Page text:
Here’s the thing about the youth movement: Done right, it’s a smart way to prepare for the future and build toward a turning point down the road. Done wrong, it’s a clever excuse for a coaching staff to stick around past their expiration date under the guise of “building their team.” It’s the difference between a revolution and a get-rich-quick scheme; one requires trust in order to one day change the system, the other exploits trust to work the system. The AFC East, dominated for years now by the New England Patriots, has seen several faux-uprisings come and go, but have yet to see anyone really commit to a plan to change the way things have “always” worked for good. After two years of believing that the Bills were the exception to this trend, I’m starting to get the feeling that the revolution was actually just sleight of hand to keep the current regime around a little bit longer. Which is a shame, because if this team is still floating giddily without an identity at the end of the coming year, I have a feeling we’ll all look back one day and realize that they were the most potent “what if?” team in a long time.
Defensively, there might not be a team more disappointing than the Bills, who posted the league’s second worst defense in terms of yardage. True, the Lions were worse, but nobody had any expectations for the Detroit defense. Not so for Buffalo. S Donte Whitner has developed into a field general, DT John McCargo is starting to look like less of a draft day reach, and Aaron Schobel is like DE Aaron Kampman without the hype. Yet somehow this unit couldn’t keep from getting gouged by air or by land. Much of that has to do with the offense’s inability to sustain drives (only a third of the team’s third downs were converted, and the team had 72 fewer first downs than their opponents), but there’s stil no explanation as to how these talented pieces can’t put together something resembling solid defensive play. LB Paul Posluszny should inject some much needed energy into the defensive front, and CB Leodis McKelvin is the most physically impressive corner of the draft, but if they develop the same way the rest of the scheme has, one has to wonder whether or not they’ll wind up just more talented pieces in a failing system built to keep shiny toys in stasis.
Which brings me to the coaching, a group whose failures are best embodied by the offense, where, unlike on defense, the staff has had to willfully ignore the “best” means by which to contend now in order to maintain the illusion that they’re building toward something. I’ll throw some numbers at you to explain:
Trent Edwards: 151/269, 1630 yards in 10 games, 6.06 YPA, 7 TD to 8 INT, 70.4 rating
JP Losman: 107/169, 1204 yards in 6 games, 6.88 YPA, 4 TD to 6 INT, 76.9 rating
After last season, Dick Jauron announced that Edwards, who replaced Losman after he went down with an injury in week three (losing his job in the process…which used to be an NFL no-no), would be entering the 2008 season as the starter. The only valid motivation for that move is job security, and the result is an organization that looks as timid about its own expectations for itself as everyone else. I’m not going to malign Edwards for the sake of making my argument here, though I do think that a look at his stats and play last year indicate that he’s not quite ready to be anything but a mediocre caretaker. My point is that if that’s where he is, then he’s a waste of an offense that should be about anything but hanging around. WR Lee Evans and Roscoe Parrish should be KILLING teams downfield. RB Marshawn Lynch DID kill teams both between the tackles and catching passes out of the backfield, and would have been the talk of the rookie class if AP hadn’t gone on his surreal tear. The team just picked up a 6’7” receiver with the jumps and speed to work both in the redzone and deep. And Trent Edwards is the guy to hand the keys to? JP Losman is a year removed from being the most accurate deep passer in the league, and he STILL outperformed Edwards last year after struggling with an injury and watching Lee Evans decide that he wanted to just go home. Furthermore, Losman has the mobility to keep linebackers honest in accounting for him, allowing the multiple pass catching threats a little more room to find holes in defensive zones. Edwards, though a competent intermediate passer, isn’t scaring anybody deep or at the line of scrimmage, meaning that unless he can be damn near perfect intermediately, nobody is getting scared.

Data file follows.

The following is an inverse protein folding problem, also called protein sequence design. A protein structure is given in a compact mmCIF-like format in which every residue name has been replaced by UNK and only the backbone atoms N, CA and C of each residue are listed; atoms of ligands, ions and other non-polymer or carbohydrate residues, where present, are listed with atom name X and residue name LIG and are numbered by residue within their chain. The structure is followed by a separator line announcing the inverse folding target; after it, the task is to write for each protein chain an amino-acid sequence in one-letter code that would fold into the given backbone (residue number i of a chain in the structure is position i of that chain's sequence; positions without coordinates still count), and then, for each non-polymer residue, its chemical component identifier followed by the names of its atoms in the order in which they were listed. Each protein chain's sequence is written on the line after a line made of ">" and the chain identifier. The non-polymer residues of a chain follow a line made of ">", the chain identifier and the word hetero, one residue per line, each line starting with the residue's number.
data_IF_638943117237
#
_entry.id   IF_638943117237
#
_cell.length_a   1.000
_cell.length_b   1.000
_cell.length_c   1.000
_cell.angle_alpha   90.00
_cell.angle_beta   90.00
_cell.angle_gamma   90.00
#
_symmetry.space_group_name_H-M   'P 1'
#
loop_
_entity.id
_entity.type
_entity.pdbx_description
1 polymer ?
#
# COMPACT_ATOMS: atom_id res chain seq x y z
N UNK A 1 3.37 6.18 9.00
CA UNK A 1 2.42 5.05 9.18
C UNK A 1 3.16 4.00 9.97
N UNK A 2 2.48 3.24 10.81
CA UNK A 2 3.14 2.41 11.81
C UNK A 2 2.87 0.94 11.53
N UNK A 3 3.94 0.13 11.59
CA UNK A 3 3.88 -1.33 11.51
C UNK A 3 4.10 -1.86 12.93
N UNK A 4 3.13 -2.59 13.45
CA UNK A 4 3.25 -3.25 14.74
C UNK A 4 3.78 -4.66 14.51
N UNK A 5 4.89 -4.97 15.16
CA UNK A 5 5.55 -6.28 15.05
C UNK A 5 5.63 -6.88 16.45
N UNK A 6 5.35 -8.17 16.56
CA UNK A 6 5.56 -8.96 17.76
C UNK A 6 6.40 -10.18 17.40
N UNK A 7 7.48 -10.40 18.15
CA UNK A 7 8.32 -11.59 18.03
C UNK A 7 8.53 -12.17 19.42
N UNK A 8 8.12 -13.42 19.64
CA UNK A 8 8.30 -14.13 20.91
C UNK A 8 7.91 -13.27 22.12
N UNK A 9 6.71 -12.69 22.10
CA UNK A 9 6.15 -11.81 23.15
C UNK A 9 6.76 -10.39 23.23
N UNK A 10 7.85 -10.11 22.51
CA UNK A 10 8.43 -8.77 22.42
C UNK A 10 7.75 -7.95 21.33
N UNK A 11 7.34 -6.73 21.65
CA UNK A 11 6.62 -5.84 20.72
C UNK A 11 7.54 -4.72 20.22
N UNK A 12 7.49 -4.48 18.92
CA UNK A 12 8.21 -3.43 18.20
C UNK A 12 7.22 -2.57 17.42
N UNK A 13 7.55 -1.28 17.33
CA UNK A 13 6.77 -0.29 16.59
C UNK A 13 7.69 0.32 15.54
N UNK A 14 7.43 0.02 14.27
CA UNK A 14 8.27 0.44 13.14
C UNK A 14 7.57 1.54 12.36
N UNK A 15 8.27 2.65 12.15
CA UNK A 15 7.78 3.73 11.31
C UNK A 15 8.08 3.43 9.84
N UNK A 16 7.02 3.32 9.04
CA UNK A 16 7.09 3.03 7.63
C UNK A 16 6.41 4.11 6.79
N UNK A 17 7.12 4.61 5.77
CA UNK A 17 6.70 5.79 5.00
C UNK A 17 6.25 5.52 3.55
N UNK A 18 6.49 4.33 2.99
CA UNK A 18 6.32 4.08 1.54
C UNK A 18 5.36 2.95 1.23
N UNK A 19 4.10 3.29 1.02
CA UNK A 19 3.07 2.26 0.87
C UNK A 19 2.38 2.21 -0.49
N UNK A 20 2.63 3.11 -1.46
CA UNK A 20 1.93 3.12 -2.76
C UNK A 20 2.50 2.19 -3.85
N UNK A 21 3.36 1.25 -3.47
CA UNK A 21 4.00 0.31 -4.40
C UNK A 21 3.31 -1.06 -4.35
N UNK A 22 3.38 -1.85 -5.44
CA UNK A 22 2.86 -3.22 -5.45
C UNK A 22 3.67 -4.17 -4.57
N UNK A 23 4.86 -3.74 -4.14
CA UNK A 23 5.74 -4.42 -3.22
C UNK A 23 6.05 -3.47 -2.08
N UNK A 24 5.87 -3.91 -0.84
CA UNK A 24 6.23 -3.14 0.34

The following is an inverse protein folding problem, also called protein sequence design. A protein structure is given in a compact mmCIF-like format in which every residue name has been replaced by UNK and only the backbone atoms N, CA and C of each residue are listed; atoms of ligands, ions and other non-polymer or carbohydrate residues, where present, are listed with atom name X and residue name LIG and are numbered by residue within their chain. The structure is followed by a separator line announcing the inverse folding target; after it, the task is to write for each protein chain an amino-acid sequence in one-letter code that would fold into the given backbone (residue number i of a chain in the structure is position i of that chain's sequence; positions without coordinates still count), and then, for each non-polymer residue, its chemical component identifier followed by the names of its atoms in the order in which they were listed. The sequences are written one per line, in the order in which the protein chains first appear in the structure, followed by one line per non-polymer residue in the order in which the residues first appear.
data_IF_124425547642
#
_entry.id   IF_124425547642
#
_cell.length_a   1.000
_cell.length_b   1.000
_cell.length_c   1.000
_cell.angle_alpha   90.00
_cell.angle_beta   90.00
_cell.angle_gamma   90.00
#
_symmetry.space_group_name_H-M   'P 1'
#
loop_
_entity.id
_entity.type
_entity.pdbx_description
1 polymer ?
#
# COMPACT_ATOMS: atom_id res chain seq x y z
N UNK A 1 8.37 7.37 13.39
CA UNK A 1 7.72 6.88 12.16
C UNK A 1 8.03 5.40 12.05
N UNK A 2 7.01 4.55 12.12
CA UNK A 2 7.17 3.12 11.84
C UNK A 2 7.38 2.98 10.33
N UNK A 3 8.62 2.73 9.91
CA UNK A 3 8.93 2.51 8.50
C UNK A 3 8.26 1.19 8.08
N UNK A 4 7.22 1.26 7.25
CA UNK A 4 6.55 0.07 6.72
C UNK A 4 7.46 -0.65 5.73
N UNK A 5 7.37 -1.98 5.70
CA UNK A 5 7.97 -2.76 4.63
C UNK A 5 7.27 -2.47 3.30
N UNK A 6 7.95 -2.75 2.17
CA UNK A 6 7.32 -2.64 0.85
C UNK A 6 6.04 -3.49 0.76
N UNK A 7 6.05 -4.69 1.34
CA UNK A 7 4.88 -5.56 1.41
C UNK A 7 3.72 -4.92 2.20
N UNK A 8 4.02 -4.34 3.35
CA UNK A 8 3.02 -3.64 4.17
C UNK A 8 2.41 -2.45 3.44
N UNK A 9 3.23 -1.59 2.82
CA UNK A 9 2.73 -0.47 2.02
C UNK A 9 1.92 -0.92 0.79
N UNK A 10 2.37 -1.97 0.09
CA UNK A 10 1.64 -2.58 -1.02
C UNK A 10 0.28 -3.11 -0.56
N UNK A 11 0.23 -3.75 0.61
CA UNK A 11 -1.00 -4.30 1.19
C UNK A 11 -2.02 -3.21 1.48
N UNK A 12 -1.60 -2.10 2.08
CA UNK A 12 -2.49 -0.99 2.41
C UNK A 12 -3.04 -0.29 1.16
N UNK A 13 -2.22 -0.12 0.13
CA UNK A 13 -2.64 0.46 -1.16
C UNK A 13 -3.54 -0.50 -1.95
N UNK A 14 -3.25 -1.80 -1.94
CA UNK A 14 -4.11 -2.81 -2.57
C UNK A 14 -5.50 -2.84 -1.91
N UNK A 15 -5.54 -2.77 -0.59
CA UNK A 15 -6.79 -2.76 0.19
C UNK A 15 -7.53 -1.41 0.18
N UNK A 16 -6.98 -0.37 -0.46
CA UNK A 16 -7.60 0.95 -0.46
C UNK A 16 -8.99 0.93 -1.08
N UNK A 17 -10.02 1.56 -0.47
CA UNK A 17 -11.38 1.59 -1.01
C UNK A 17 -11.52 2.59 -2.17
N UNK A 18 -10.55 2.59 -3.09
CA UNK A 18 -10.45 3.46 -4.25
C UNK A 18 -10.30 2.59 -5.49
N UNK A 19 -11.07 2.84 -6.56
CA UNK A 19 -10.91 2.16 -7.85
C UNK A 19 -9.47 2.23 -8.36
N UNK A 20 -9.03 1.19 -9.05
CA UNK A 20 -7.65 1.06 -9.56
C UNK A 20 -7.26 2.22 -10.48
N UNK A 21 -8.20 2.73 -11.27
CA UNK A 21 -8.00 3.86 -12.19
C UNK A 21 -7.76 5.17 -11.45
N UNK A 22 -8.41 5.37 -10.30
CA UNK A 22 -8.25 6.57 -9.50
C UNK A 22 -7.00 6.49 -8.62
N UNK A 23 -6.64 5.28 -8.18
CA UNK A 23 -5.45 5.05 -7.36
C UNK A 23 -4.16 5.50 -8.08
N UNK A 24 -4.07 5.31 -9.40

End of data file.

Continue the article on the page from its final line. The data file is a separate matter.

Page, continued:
Trouble is, going with Losman would mean putting the chips down and saying that this was the year, something that fewer and fewer coaches seem to be willing to do. Sticking with Edwards gives Jauron and company a reason for sticking around, specifically to develop “their’ quarterback and put in more of “their” guys into “their” new system, all the while failing to explain how the system that they actually have is any less “theirs” than the one they claim to be building. Why do I love the Favre move for fellow AFC East team the Jets, besides my obvious homerism? Simple: It shows a coaching staff willing to cut ties to the shore and admit that if it doesn’t work this way, then it’s probably not worth them sticking around anyway. Considering the hurdle that is overtaking the Patriots, I really think it’s going to take a risky move for any other AFC East team to succeed, and the fact that the Bills are willing to concede the matter, even with better personnel for the job than anyone else, is all the evidence I need to say that we’ve placed our hopes in nothing more than a sheep in wolf’s clothing.